When you don’t have a plan for the day, the day will create a plan for you. When you allow outside influences to take control of your day, it is very hard not to be dragged off in all directions.

When you have a plan for the day, when you arrive at work your brain knows exactly what it is you want to accomplish and will subconsciously have prepared itself for a sustained period of focused work.

Your resistance to distractions and other work will be high and you will focus much better on the work that needs doing.

3. Remove everything from your desk and screen except for the work you are doing

I learned this one a long time ago. In my previous work, I worked in a law office and I had case files to deal with. If I had more than one case file on my desk at any one time, I would find my eyes wandering over the other case files on my desk when I had something difficult to do.

I was looking for something easier. This meant often I was working on three or four cases at one time and that always led to mistakes and slower completion.

Now when I am working on something, I am in full-screen mode where all I can see is the work I am working on right now.

4. When at your desk, do work

We are creatures of habit. If we do our online shopping and news reading at our desks as well as our work, we will always have the temptation to be doing stuff that we should not be doing at that moment.

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Do your online shopping from another place—your home or from your phone when you are having a break—and only do your work when at your desk. This conditions your brain to focus in on your work and not other distractions.

5. Learn to say no

Whenever you hear the phrase “learn to say no,” it does not mean going about being rude to everyone. What it does mean is delay saying yes.

Most problems occur when we say “yes” immediately. We then have to spend an inordinate amount of energy thinking of ways to get ourselves out of the commitment we made.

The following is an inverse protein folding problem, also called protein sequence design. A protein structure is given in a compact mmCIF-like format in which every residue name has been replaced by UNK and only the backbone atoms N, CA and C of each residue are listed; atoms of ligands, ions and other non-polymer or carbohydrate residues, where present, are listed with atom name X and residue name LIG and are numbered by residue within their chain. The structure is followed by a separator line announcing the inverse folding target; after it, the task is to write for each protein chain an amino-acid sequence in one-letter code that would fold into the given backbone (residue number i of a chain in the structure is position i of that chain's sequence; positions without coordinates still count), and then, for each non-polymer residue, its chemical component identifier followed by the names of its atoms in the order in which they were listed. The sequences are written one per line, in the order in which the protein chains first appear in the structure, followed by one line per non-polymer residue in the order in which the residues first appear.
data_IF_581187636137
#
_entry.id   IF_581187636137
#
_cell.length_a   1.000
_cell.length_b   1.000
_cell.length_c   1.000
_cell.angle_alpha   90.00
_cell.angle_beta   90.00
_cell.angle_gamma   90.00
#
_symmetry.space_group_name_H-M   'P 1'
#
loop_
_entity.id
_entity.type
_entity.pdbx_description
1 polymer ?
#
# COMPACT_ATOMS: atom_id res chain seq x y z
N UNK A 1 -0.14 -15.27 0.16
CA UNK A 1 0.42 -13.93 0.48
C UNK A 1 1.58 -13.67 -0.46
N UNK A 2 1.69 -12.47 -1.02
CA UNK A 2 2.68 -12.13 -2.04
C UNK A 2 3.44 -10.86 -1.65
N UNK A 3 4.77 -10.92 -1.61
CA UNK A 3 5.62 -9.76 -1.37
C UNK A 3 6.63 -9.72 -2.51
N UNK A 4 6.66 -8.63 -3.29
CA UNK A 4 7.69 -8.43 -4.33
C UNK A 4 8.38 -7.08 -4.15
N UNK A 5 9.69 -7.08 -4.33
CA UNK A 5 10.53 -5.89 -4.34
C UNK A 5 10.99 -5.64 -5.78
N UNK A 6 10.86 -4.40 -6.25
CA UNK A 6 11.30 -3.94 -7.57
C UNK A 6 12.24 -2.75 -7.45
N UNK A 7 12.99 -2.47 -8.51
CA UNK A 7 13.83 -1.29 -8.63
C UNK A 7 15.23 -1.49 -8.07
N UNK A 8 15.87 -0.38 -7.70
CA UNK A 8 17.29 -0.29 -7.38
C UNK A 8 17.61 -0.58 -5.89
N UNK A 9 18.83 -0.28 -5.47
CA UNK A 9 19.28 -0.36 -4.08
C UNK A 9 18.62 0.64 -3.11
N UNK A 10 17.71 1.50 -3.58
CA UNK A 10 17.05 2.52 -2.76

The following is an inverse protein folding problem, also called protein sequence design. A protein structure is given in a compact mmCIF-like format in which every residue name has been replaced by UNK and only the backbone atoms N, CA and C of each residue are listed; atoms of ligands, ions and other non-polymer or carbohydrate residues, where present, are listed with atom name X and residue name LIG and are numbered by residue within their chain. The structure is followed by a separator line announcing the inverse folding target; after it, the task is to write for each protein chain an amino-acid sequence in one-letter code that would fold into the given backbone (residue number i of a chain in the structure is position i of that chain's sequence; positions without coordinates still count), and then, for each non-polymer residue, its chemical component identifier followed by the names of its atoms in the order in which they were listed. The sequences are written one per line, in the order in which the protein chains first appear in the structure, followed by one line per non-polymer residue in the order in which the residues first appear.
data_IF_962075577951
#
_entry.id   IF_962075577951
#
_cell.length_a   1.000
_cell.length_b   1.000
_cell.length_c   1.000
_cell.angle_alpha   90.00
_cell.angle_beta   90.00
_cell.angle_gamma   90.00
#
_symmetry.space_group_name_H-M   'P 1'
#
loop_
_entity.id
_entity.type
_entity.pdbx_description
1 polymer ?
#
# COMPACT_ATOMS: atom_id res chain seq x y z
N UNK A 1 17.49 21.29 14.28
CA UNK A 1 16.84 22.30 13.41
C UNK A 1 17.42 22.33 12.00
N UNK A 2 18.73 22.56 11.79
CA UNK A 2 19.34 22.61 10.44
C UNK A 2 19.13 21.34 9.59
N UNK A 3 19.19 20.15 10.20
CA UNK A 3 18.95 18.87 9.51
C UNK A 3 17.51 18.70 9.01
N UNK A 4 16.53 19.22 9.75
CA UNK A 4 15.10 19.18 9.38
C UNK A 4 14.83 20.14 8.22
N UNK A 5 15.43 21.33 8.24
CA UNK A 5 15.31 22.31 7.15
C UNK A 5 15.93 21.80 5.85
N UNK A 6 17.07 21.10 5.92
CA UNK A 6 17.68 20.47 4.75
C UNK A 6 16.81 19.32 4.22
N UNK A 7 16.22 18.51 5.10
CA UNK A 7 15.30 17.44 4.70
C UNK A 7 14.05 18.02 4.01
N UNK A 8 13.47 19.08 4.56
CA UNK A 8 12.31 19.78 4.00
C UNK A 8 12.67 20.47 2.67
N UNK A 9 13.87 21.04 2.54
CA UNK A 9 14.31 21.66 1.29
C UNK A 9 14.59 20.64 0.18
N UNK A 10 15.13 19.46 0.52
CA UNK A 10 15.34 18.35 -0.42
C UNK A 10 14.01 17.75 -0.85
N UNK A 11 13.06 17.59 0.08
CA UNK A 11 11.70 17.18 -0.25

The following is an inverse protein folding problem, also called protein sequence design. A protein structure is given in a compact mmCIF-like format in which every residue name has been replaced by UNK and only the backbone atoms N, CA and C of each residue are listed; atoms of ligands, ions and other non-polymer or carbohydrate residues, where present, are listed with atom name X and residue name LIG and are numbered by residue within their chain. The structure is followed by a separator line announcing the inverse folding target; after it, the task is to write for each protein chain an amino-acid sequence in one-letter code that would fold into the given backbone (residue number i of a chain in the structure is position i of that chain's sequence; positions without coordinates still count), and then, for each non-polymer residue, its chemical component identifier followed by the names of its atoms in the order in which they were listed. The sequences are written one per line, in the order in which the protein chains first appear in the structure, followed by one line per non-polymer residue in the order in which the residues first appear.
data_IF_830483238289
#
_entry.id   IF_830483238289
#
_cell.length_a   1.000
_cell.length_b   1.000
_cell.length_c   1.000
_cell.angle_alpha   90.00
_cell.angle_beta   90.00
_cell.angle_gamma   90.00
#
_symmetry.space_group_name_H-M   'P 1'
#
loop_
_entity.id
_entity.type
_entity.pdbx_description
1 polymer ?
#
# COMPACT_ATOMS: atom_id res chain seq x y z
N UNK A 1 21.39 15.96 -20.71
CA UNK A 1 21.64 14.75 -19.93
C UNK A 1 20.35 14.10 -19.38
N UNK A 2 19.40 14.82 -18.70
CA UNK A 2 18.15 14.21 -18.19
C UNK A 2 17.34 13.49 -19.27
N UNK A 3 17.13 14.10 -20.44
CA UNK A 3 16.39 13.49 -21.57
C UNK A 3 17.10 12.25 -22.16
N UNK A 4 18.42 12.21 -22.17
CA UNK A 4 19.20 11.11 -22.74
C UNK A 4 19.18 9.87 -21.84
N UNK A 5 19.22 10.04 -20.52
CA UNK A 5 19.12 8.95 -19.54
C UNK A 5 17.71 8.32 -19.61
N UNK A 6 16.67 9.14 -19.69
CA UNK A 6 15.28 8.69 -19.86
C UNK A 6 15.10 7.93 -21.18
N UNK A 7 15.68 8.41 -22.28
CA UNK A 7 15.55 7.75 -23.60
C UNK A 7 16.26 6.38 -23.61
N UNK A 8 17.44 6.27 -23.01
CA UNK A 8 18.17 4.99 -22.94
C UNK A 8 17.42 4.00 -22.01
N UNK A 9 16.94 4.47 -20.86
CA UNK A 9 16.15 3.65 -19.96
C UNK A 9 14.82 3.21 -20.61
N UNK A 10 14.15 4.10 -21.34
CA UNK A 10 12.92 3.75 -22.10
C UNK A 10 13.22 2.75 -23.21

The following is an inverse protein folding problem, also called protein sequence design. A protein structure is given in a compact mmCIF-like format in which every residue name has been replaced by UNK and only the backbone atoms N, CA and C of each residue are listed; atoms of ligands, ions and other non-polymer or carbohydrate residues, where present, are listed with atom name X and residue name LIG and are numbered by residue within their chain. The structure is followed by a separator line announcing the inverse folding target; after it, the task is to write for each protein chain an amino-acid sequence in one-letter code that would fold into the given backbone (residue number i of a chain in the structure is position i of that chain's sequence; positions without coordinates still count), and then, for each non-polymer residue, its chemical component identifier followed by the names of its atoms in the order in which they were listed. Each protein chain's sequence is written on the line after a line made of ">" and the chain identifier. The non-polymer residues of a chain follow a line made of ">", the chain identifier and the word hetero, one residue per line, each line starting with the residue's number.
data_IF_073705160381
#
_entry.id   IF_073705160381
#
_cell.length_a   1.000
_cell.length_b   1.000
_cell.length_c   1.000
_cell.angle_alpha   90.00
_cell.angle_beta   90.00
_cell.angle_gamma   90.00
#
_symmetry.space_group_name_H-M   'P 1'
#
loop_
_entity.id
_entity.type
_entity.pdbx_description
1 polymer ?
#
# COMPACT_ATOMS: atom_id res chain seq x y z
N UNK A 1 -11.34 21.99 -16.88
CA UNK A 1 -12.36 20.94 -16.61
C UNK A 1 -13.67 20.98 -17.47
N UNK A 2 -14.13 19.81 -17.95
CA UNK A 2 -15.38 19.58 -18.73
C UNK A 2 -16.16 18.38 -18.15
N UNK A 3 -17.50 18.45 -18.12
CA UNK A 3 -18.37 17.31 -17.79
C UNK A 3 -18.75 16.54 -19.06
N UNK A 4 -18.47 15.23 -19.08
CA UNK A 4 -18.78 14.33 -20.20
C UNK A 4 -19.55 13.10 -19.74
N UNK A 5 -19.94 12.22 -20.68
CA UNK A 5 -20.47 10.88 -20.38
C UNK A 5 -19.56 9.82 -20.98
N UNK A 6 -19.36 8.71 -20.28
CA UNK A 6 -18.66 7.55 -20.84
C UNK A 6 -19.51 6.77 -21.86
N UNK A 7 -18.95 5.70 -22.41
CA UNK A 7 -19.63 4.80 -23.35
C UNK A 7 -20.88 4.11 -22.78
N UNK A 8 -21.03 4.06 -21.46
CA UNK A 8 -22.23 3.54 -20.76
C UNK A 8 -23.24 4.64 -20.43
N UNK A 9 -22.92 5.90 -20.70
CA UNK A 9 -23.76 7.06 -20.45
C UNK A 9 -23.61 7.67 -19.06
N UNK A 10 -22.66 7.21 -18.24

By saying “let me think about it” or “can I let you know later” gives you time to evaluate the offer and allows you to get back to what you were doing quicker.

6. Turn off notifications on your computer

For most of us, we still use computers to do our work. When you have email alert pop-ups and other notifications turned on, they will distract you no matter how strong you feel.

Turn them off and schedule email reviewing for times between doing your focused work. Doing this will give you a lot of time back because you will be able to remain focused on the work in front of you.

7. Find a quiet place to do your most important work

Most workplaces have meeting rooms that are vacant. If you do have important work to get done, ask if you can use one of those rooms and do your work there.

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You can close the door, put on your headphones and just focus on what is important. This is a great way to remove all the other, non-important, tasks demanding your attention and just focus on one piece of work.

The bottom line

Focusing on one piece of work at a time can be hard but the benefits to the amount of work you get done are worth it. You will make fewer mistakes, you will get more done and will feel a lot less tired at the end of the day.

Make a list of the four or five things you want to get done the next day before you finish your work for the day and when you start the day, begin at the top of the list with the first item.

Don’t start anything else until you have finished the first one and then move on to the second one. This one trick will help you to become way more productive.

Featured photo credit: Unsplash via unsplash.com